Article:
I have speedy internet, so let's re-cap the past week:
On Thursday I turned 28. What a great age! That evening, my boss and several new friends took me to an Italian restaurant in Nairobi where they serve homemade mozzarella, handmade pasta and raspberry cheesecake. As the guest of honor, I instituted a law wherein guests were not allowed to discuss public health (cholera, infant mortality, diarrhea, latrines etc.) more than 35 percent of the time. The law was broken, but we formulated a plan. Everyone at the table had to talk about things we would like to see happen in the coming year. It sounds silly, but if you put 10 people at a table from NGOs, government ministries and research institutions... and ask them to articulate personal goals, they'll drum up interesting plans. Suffice it to say I'll remember the chat at my 28th birthday for a long, long time.
Near the end of dinner, somebody told the waiters it was my birthday. The wait staff (and kitchen staff) brought out a sparkler-topped cake and sang the most vibrant version of Happy Birthday I've ever heard. It included harmony, percussion and Masaii grunts. I was torn between blowing out the sparkler and giving a standing ovation.
Friday, Cade turned 1. My only major regret of the past several (and upcoming) months is that I don’t get to hang out with him. I hear that Cade picked up his 5-pound cake (see below) and lobbed to the floor. Bravo little buddy! You rock!
Saturday, I relaxed with Adina. Adina is a Swiss friend I met at a campsite on my first day in Nairobi. We hit it off. Here's Adina:
Its a World Cup qualifying match. Kenya versus Nigeria. And they're VIP seats and we can take a car. Are you sure?
When Kenya lost to Nigeria last Saturday, Adina and I were right there hurling insults at the ref, making cracks about Nigerian corruption and trying desperately to learn the rules of soccer and avoid using the bathroom (as it lacked a toilet, wiping supplies and water). The stadium was half-filled. The scoreboard and lights broken. The refreshment stand empty. When a Kenyan player was given a yellow-card, people began tossing bottles, shoes and other debris onto the field. At one point, a fan yelled, "I HATE YOU NIGERIA. GO BACK TO YOUR COUNTRY AND SEND YOUR STUPID SPAM." I only wish I brought my camera to the grocery store that morning.
Sunday, Adina and I met a couple of her colleagues for lunch in Karen. Karen is a very uppity neighborhood of Nairobi named for Karen Blixen (of Out of Africa fame). Blixen's farm used to cover what is today a suburb of the city. Adina's colleagues treated for lunch at Talisman, a restaurant run by expats who also import goods from the Middle East. The decor is part-Turkish kilim, part- African wildlife infused with a love of food and drinks and people. It's what this blog would be if it were a restaurant. I loved it. Here's Talisman:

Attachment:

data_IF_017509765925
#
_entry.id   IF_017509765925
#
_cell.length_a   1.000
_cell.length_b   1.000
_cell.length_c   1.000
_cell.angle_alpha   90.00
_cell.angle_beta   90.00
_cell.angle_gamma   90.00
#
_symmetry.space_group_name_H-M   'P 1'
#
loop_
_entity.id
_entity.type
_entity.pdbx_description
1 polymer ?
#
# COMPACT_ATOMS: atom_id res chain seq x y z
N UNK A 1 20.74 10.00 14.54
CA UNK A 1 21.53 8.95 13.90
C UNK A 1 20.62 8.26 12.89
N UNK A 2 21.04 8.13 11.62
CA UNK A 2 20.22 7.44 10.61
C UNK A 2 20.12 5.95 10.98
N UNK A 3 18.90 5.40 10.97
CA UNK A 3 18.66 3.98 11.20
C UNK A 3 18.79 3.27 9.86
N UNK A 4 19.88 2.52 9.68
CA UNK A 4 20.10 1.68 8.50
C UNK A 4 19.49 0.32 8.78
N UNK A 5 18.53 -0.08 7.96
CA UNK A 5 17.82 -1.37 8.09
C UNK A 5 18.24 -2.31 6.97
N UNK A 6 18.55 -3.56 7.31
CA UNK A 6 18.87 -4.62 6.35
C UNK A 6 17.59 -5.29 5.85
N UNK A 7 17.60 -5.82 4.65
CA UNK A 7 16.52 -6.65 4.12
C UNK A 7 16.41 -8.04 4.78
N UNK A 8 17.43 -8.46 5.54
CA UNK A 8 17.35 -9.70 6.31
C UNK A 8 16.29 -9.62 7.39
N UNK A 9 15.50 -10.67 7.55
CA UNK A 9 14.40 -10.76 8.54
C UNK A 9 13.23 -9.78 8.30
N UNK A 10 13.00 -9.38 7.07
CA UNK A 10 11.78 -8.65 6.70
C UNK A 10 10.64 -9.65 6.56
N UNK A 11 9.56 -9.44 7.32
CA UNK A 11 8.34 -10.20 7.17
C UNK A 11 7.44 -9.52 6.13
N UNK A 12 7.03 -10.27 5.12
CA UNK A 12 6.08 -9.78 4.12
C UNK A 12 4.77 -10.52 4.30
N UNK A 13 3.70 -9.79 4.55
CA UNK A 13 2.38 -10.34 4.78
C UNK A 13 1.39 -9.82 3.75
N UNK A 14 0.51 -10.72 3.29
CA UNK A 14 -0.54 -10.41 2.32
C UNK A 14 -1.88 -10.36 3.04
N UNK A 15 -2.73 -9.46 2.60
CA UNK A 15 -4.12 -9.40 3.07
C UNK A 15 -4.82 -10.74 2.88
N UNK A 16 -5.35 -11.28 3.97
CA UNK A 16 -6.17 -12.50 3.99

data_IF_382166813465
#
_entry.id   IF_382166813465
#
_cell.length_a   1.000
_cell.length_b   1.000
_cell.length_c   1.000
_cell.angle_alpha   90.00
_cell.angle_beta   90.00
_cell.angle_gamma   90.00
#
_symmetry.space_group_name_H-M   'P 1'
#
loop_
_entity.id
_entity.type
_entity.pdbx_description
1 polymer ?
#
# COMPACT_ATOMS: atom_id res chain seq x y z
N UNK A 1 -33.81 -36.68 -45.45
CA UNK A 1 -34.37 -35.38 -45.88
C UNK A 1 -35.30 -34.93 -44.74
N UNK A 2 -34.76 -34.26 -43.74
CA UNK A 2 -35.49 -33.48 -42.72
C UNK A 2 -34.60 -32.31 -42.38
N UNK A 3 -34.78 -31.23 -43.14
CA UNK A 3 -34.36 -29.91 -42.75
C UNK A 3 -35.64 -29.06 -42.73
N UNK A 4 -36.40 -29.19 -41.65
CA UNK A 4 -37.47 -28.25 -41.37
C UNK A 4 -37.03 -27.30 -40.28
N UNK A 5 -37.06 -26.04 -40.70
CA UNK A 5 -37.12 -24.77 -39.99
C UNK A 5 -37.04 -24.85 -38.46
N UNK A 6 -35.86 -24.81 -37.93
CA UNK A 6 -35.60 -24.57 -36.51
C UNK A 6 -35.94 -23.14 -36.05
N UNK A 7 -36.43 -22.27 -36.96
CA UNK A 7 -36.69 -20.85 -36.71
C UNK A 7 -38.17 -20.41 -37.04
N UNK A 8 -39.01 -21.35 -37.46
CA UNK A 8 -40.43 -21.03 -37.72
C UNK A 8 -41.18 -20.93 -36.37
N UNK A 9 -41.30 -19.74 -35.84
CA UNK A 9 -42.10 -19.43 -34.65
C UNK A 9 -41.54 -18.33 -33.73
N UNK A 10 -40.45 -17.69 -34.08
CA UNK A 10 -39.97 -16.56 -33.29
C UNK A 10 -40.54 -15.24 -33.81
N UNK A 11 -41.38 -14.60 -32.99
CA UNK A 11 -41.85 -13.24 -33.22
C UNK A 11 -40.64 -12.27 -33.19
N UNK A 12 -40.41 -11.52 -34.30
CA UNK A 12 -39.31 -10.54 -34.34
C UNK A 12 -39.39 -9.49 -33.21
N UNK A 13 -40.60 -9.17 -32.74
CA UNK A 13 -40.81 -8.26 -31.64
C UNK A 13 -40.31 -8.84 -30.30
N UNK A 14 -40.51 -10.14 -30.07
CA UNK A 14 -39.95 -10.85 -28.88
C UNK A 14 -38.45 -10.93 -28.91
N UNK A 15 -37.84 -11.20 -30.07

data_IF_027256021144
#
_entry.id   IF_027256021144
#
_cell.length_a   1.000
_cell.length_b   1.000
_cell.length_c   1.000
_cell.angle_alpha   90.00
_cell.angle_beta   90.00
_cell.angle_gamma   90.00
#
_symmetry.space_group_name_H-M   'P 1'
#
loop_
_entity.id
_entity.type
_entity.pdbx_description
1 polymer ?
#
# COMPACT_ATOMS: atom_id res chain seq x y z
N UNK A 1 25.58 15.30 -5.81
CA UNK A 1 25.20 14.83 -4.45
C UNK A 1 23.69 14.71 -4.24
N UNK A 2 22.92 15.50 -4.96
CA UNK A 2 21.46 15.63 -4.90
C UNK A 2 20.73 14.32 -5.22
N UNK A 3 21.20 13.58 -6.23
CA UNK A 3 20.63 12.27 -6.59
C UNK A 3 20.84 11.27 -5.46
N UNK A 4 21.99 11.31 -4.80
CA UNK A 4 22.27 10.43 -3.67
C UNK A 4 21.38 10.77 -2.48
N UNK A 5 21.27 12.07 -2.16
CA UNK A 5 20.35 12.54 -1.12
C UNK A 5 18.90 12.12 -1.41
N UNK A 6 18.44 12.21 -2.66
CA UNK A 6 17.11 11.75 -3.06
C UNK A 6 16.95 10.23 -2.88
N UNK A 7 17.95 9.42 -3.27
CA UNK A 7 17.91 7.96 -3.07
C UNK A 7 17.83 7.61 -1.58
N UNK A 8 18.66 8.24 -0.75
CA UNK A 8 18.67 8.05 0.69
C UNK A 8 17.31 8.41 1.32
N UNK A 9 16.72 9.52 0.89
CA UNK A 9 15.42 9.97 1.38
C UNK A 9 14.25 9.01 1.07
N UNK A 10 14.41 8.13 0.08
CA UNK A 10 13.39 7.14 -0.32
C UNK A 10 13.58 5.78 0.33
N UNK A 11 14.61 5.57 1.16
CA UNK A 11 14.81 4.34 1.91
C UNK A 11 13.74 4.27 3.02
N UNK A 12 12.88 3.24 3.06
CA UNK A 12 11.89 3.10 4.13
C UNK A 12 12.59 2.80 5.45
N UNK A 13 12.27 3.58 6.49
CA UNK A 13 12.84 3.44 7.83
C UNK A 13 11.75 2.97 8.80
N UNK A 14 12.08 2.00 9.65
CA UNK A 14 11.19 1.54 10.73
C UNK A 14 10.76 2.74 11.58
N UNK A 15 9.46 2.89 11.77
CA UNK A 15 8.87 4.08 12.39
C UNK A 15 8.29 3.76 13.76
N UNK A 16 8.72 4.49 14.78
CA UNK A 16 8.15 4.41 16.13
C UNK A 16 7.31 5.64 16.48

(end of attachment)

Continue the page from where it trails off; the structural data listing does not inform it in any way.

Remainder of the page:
When the luggage ladies, Priska and Carol, heard that this was my first day in Tanzania they decided to help me “overcome the luggage and sort out lady needs.” Priska left her post at the luggage desk, grabbed my hand, walked me past customs and taxi touts to the entryway of the airport. “First, you need to know the exchange rates Shanni,” she said. We learned the exchange rate at a currency counter, made some calculations, walked to the ATM and got some cash. Priska stood guard while I collected the cash. She talked about Tanzanian men and dating. We went to the cell phone service counter, “Shanni, you will be in a remote area in mountains. Zain is the service for you. It’s for the remote areas.” At the Zain phone counter, Priska kept talking about men while she installed my new SIM card, topped up my phone with points and then walked me to the cab stands. With the cabbies, Priska (who has the stature of an American 11-year-old) drove a hard bargain. From speaking with expats in Tanzania, I knew the cab rates a white person can expect to get from the airport to the city. When she started driving for an even lower rate, I said, “Priska, for real, I’m ok with the Mzungu rate.” It was a difference of $1.
My cab driver, Wallace, was equally awesome. He discussed the history of Dar, his favorite foods, origins of Swahili words and architecture. Wallace offered to take me to Subway (as in the American sandwich chain) on the way to my friend Pam’s house. “You will like it,” he said. “Americans know their sandwiches.”
“Wallace,” I said. “I am American.”
And then began the conversation on how much he loves Mr. Obama and how much I do not look American.
We drove along Dar’s picturesque Ocean Drive. Ocean Drive stretches along the coast and features the Presidential residence, palatial homes and- as luck would have it- my friend Pam’s modest-yet-beautiful apartment. Pam and I are friends from Johns Hopkins where she studied family health. Pam oriented me to the city, took me on a quick walk along the water and introduced me to a cliffside restaurant. I kept saying, “Pam. I am so lucky. What are the chances that you would be here? That this would be so beautiful? That we would get paid to do this?” She said, “I know. It’s crazy. I feel the same way.” Here's Pam at our seaside dinner date:
I was nervous about coming to Tanzania. And, thinking more broadly, about coming to Africa. A piece of me is constantly wondering if this will all end in disaster. But after weeks like this past one, another part of me knows… I’ll be just fine.